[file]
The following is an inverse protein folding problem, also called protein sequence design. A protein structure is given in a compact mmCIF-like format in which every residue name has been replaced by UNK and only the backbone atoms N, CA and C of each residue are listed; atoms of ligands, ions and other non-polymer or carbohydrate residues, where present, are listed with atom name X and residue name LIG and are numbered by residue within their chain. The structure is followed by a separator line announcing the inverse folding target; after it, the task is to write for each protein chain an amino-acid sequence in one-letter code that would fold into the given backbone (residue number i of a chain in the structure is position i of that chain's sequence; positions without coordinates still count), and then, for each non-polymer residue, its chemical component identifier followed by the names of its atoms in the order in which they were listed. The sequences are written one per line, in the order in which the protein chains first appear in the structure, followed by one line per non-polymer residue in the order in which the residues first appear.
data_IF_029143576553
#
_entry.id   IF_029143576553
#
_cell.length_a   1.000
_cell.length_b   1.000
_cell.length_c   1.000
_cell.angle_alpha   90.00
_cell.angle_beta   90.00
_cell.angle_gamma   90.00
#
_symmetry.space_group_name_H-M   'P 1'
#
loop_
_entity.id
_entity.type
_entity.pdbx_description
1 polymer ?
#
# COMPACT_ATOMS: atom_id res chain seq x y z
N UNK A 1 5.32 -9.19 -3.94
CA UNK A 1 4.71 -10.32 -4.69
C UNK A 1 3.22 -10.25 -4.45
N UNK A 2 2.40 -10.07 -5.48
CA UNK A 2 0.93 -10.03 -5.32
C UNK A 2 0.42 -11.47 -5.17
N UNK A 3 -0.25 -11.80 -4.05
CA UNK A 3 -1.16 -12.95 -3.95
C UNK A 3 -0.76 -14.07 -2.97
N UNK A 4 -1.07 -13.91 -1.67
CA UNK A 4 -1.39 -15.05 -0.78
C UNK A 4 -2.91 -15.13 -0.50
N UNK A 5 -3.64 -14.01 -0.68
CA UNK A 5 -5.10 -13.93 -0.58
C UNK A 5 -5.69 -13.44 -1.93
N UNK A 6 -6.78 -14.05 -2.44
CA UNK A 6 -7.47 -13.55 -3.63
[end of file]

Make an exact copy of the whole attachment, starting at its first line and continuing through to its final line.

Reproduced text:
The following is an inverse protein folding problem, also called protein sequence design. A protein structure is given in a compact mmCIF-like format in which every residue name has been replaced by UNK and only the backbone atoms N, CA and C of each residue are listed; atoms of ligands, ions and other non-polymer or carbohydrate residues, where present, are listed with atom name X and residue name LIG and are numbered by residue within their chain. The structure is followed by a separator line announcing the inverse folding target; after it, the task is to write for each protein chain an amino-acid sequence in one-letter code that would fold into the given backbone (residue number i of a chain in the structure is position i of that chain's sequence; positions without coordinates still count), and then, for each non-polymer residue, its chemical component identifier followed by the names of its atoms in the order in which they were listed. The sequences are written one per line, in the order in which the protein chains first appear in the structure, followed by one line per non-polymer residue in the order in which the residues first appear.
data_IF_029143576553
#
_entry.id   IF_029143576553
#
_cell.length_a   1.000
_cell.length_b   1.000
_cell.length_c   1.000
_cell.angle_alpha   90.00
_cell.angle_beta   90.00
_cell.angle_gamma   90.00
#
_symmetry.space_group_name_H-M   'P 1'
#
loop_
_entity.id
_entity.type
_entity.pdbx_description
1 polymer ?
#
# COMPACT_ATOMS: atom_id res chain seq x y z
N UNK A 1 5.32 -9.19 -3.94
CA UNK A 1 4.71 -10.32 -4.69
C UNK A 1 3.22 -10.25 -4.45
N UNK A 2 2.40 -10.07 -5.48
CA UNK A 2 0.93 -10.03 -5.32
C UNK A 2 0.42 -11.47 -5.17
N UNK A 3 -0.25 -11.80 -4.05
CA UNK A 3 -1.16 -12.95 -3.95
C UNK A 3 -0.76 -14.07 -2.97
N UNK A 4 -1.07 -13.91 -1.67
CA UNK A 4 -1.39 -15.05 -0.78
C UNK A 4 -2.91 -15.13 -0.50
N UNK A 5 -3.64 -14.01 -0.68
CA UNK A 5 -5.10 -13.93 -0.58
C UNK A 5 -5.69 -13.44 -1.93
N UNK A 6 -6.78 -14.05 -2.44
CA UNK A 6 -7.47 -13.55 -3.63